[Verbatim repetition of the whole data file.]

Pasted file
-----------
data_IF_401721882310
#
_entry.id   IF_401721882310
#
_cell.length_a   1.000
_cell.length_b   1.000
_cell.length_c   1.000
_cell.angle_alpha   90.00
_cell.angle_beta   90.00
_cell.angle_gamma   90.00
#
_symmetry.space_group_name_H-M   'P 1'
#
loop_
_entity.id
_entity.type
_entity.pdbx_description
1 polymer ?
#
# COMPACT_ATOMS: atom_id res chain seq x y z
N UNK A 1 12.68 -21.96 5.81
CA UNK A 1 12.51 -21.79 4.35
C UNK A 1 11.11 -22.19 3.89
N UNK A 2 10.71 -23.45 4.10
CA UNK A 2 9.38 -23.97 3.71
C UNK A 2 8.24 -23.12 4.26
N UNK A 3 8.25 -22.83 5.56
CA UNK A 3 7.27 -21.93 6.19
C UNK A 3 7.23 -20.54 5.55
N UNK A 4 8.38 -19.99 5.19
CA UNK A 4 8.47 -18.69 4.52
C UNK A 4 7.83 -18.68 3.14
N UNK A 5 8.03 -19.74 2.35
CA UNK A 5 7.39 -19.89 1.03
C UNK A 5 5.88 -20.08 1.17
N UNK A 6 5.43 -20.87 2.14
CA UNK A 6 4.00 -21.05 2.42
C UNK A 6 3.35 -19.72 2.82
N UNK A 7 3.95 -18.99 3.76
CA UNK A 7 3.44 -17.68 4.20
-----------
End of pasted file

data_IF_401721882310
#
_entry.id   IF_401721882310
#
_cell.length_a   1.000
_cell.length_b   1.000
_cell.length_c   1.000
_cell.angle_alpha   90.00
_cell.angle_beta   90.00
_cell.angle_gamma   90.00
#
_symmetry.space_group_name_H-M   'P 1'
#
loop_
_entity.id
_entity.type
_entity.pdbx_description
1 polymer ?
#
# COMPACT_ATOMS: atom_id res chain seq x y z
N UNK A 1 12.68 -21.96 5.81
CA UNK A 1 12.51 -21.79 4.35
C UNK A 1 11.11 -22.19 3.89
N UNK A 2 10.71 -23.45 4.10
CA UNK A 2 9.38 -23.97 3.71
C UNK A 2 8.24 -23.12 4.26
N UNK A 3 8.25 -22.83 5.56
CA UNK A 3 7.27 -21.93 6.19
C UNK A 3 7.23 -20.54 5.55
N UNK A 4 8.38 -19.99 5.19
CA UNK A 4 8.47 -18.69 4.52
C UNK A 4 7.83 -18.68 3.14
N UNK A 5 8.03 -19.74 2.35
CA UNK A 5 7.39 -19.89 1.03
C UNK A 5 5.88 -20.08 1.17
N UNK A 6 5.43 -20.87 2.14
CA UNK A 6 4.00 -21.05 2.42
C UNK A 6 3.35 -19.72 2.82
N UNK A 7 3.95 -18.99 3.76
CA UNK A 7 3.44 -17.68 4.20